Simulating APTs For Fun

Simulating APTs For Fun

In the post I will explain how one could simulate an Advanced Persistent Threat (APT) using Praetorian’s Purple Team Attack Automation and MITRE’s ATT&CK framework.


How does one go about validating that what has been setup to protect one’s infrastructure is actually useful? Well, one will need to be able to simulate threats. To do that, one needs two things, an environment and tools. In the past few days I have been investigating tools that would allow me to simulate Tactics, Techniques and Procedures (TTPs) of better known APTs to validate some concepts we have been exploring at work.

An obvious choice was MITRE’s CALDERA, ended up disappointed with it, but pleasantly surprised by Praetorian’s Purple Team Attack Automation (shoutout to @Decalage2 for pointing me to it). As per Purple Team Attack Automation (PTAA) documentation, one should make use of Docker to install it, something that I’m not very keen on doing.

I decided to manually install it, in a nutshell, PTAA is Metasploit with extra modules added to it so how hard could it be? That’s also the reason why I liked PTAA so much: the fact that it leverages existing and well maintained software that I use on my workflow.

 Note that the installation of PTAA was performed in a fresh and fully updated Kali Linux 2019.1a.

First Things First

First thing is to install the dependencies needed to build the Ruby gems required by Metasploit.

Then, clone the source code of rbenv, ruby-build and of PTAA itself. We’ll make use of rbenv as the Metasploit version from which PTAA is based upon, has different requirements from the Metasploit that comes with Kali (e.g., Ruby version). Creating a separate environment makes things easier to manage and avoids problems with version conflicts and the likes.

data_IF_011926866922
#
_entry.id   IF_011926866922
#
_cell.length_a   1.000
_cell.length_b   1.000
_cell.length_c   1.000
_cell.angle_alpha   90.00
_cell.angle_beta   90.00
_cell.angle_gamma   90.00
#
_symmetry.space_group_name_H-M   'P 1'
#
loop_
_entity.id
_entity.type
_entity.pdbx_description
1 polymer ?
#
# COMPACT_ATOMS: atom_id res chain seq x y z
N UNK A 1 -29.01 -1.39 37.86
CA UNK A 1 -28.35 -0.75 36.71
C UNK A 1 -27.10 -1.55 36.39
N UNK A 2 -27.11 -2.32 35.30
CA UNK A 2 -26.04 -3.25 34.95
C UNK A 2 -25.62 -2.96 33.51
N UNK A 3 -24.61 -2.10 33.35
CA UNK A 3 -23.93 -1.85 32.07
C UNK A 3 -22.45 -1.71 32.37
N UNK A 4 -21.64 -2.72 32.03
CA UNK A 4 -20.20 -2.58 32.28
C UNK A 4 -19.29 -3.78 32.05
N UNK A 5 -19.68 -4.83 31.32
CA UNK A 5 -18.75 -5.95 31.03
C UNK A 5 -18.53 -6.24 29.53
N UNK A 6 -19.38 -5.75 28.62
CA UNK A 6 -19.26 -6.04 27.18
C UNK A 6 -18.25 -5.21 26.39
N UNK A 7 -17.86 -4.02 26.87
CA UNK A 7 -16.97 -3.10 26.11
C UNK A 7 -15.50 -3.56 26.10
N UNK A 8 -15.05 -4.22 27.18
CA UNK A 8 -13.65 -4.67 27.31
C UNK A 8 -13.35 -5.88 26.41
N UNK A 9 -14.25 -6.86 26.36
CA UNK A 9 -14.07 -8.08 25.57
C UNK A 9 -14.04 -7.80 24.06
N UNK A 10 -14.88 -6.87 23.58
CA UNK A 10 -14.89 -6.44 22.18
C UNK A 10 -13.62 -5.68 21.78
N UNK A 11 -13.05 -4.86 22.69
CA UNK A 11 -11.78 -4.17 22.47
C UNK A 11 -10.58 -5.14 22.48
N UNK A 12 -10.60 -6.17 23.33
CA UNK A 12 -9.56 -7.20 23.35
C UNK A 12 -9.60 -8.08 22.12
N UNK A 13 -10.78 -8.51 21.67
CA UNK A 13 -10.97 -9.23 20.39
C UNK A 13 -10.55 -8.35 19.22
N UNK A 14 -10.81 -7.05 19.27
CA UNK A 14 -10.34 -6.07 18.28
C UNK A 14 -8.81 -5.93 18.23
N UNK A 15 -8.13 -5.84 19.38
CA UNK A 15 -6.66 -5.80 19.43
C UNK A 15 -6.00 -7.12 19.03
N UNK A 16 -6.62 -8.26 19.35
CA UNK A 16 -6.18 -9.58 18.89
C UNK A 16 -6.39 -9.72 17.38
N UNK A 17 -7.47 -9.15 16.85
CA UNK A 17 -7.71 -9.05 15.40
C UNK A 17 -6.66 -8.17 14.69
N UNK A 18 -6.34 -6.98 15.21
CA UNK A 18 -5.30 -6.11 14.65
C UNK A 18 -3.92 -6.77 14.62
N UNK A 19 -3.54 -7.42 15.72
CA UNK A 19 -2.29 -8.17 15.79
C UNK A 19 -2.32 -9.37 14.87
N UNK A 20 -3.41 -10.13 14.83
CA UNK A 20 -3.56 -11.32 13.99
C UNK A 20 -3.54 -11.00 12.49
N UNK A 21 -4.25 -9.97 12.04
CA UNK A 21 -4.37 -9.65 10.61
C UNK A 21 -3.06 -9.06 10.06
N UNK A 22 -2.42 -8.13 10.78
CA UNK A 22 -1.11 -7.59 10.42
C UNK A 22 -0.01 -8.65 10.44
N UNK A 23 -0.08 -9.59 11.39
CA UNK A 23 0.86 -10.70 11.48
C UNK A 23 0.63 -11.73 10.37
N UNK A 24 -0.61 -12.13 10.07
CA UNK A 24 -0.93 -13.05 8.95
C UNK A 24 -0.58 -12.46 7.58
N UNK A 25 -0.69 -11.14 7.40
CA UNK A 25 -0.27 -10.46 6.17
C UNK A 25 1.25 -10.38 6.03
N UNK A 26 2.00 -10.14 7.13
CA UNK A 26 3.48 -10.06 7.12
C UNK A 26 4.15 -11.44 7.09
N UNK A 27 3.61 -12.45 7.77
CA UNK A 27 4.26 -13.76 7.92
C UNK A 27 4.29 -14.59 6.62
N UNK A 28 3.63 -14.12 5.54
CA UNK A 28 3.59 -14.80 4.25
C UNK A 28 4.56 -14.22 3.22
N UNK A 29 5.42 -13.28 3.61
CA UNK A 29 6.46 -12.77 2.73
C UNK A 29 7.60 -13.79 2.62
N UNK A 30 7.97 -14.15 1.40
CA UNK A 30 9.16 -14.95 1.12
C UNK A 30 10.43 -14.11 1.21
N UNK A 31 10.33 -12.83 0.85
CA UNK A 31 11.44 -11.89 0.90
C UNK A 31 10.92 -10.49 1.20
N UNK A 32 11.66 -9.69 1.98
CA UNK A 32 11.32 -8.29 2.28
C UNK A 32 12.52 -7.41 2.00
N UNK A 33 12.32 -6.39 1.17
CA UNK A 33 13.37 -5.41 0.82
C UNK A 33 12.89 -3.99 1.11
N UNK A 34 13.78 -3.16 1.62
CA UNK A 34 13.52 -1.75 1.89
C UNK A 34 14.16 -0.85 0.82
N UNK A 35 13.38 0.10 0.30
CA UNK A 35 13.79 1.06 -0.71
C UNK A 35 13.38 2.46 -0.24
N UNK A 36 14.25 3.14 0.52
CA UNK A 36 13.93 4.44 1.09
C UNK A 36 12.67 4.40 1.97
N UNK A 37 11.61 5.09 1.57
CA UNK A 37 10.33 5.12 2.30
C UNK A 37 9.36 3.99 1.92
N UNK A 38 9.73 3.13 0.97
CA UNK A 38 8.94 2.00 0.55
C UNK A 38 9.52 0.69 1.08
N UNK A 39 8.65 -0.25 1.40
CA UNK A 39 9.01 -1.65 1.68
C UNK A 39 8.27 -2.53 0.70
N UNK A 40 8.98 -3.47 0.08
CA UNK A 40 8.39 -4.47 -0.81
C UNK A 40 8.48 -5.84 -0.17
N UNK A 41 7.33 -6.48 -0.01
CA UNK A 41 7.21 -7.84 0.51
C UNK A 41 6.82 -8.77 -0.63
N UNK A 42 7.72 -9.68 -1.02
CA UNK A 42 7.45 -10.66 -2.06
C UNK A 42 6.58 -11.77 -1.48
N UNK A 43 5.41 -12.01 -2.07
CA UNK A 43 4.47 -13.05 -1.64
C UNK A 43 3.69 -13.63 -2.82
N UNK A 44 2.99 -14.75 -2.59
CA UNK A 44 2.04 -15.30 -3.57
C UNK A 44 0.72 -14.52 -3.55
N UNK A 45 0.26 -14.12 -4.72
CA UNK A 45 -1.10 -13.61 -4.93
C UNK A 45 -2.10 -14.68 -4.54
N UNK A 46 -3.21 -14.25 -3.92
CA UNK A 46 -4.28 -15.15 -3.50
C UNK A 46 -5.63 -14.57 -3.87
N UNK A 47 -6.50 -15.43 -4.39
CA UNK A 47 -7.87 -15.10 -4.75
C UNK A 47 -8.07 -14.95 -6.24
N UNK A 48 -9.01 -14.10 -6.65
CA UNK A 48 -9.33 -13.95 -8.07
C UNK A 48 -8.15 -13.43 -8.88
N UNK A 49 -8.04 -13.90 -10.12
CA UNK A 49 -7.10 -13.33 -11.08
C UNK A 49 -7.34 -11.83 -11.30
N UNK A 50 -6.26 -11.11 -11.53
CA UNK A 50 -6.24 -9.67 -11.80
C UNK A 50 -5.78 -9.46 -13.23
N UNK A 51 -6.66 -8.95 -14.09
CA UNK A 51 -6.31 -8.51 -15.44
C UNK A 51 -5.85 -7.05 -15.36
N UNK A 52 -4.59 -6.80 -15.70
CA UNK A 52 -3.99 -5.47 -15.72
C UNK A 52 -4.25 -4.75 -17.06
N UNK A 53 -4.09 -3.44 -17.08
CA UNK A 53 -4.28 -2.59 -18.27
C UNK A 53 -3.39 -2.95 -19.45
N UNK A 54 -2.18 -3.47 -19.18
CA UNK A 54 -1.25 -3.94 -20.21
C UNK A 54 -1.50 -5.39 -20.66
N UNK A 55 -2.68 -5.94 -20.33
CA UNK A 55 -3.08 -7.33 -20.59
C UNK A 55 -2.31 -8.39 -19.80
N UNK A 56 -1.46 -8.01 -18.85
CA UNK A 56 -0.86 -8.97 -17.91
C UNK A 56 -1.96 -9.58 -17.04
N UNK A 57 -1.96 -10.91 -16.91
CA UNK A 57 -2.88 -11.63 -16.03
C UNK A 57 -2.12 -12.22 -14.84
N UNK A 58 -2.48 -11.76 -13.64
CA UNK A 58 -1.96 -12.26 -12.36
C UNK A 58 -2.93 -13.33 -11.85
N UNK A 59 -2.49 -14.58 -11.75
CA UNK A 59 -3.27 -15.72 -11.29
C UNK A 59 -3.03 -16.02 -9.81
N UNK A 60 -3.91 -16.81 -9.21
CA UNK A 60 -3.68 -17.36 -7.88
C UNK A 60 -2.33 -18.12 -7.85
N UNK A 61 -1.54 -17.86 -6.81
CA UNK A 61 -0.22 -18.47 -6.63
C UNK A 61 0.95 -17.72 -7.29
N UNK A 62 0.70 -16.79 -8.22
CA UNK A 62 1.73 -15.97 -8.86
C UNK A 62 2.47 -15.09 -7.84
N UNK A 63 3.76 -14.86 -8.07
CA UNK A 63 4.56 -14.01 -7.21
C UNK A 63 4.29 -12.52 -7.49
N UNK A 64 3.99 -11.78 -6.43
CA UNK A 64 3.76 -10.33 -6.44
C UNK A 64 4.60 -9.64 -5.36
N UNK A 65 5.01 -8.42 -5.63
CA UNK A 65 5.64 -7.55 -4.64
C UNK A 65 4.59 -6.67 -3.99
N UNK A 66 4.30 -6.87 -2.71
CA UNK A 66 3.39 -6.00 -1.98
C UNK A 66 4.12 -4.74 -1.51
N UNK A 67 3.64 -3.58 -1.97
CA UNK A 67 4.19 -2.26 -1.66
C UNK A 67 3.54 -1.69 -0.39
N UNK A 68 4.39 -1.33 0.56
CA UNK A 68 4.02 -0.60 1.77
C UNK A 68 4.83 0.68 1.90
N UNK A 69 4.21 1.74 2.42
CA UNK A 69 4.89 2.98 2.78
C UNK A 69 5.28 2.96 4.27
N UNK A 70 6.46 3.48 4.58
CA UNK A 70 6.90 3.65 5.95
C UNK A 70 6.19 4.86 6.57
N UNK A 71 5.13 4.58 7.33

Ruby, Ruby Gems and a Database

After the code has been downloaded, we need to create a file that can be used to setup the environment every time we want to make use of PTAA. The rbenv documentation instructs one to use the .bashrc file. This works well when you have a dedicated user to run the software you’re installing, which is not the case. As such, I prefer to use a specific file that I use only when needed.

 Note that the environment file adds /usr/lib/postgresql/11/bin to the PATH variable as Metasploit msfdb utility makes use of pg_ctl.

Now we have everything ready to install Ruby and the gems needed by Metasploit.

Verify that the environment is properly setup and correct any errors reported.

Finally install the Ruby gems needed by Metasploit using bundler and setup the database.

 You'll probably want to skip the database initialization command if you already make use of Metasploit's database since you may end up deleting all the loot you have acquired and stored in the already existing database.
 Make sure the user you are using to execute the msfdb utility is in the postgres group, otherwise it will fail.

First Run

Now that the environment and PTAA are ready, the next step is to generate the payload that will be used to “infect” a target machine.

 Note that the payload generation options below are just for testing. You won't be fooling anyone ;)

Then we can run Metasploit and start a handler to receive the connections from our Meterpreter payload.

Running the Simulation

Now that we have everything ready, we need to select what PTAA modules we need to run. Since PTAA makes usage of MITRE’s ATT&CK framework we can for each of the defined tactics, select the techniques specific to the APT one wants to simulate and that PTAA supports. For example, if we want to simulate APT28 (because, from Mother Russia with love) on the “Execution” tactic we can select technique T1086 - execution with PowerShell.

Hope this is helpful :D